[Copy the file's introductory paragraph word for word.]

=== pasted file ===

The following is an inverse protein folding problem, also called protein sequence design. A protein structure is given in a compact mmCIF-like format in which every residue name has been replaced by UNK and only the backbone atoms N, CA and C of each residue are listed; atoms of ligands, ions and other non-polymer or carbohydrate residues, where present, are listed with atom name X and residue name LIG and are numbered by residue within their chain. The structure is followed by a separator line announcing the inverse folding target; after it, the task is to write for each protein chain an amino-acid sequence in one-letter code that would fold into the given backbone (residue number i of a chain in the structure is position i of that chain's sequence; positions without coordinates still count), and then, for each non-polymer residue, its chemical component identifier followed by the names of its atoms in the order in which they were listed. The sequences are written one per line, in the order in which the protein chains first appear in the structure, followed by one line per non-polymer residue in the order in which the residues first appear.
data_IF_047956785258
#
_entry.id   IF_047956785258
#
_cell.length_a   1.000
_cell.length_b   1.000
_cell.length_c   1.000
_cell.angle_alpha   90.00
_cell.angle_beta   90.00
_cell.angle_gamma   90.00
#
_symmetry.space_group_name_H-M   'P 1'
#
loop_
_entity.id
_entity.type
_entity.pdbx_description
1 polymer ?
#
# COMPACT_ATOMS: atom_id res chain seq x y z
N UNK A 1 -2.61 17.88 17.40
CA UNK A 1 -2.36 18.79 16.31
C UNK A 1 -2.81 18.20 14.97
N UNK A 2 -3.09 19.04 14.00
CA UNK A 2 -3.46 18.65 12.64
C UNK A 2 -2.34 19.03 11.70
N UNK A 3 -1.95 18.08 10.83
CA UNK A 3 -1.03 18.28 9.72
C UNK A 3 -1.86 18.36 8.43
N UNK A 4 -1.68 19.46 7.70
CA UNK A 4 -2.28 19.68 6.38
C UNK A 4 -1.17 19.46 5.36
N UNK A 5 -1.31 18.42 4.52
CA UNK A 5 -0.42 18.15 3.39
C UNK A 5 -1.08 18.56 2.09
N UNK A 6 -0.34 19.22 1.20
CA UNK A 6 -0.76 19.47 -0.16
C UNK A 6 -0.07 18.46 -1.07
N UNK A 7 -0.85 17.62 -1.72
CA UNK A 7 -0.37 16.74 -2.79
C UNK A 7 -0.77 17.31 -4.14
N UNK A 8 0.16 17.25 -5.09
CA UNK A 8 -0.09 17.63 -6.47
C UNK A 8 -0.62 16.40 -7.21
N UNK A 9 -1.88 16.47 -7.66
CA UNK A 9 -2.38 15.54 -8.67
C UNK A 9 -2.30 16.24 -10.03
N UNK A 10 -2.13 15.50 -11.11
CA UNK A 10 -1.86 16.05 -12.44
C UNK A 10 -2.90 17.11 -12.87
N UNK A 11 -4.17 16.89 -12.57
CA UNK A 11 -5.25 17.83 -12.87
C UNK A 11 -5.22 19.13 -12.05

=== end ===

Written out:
The following is an inverse protein folding problem, also called protein sequence design. A protein structure is given in a compact mmCIF-like format in which every residue name has been replaced by UNK and only the backbone atoms N, CA and C of each residue are listed; atoms of ligands, ions and other non-polymer or carbohydrate residues, where present, are listed with atom name X and residue name LIG and are numbered by residue within their chain. The structure is followed by a separator line announcing the inverse folding target; after it, the task is to write for each protein chain an amino-acid sequence in one-letter code that would fold into the given backbone (residue number i of a chain in the structure is position i of that chain's sequence; positions without coordinates still count), and then, for each non-polymer residue, its chemical component identifier followed by the names of its atoms in the order in which they were listed. The sequences are written one per line, in the order in which the protein chains first appear in the structure, followed by one line per non-polymer residue in the order in which the residues first appear.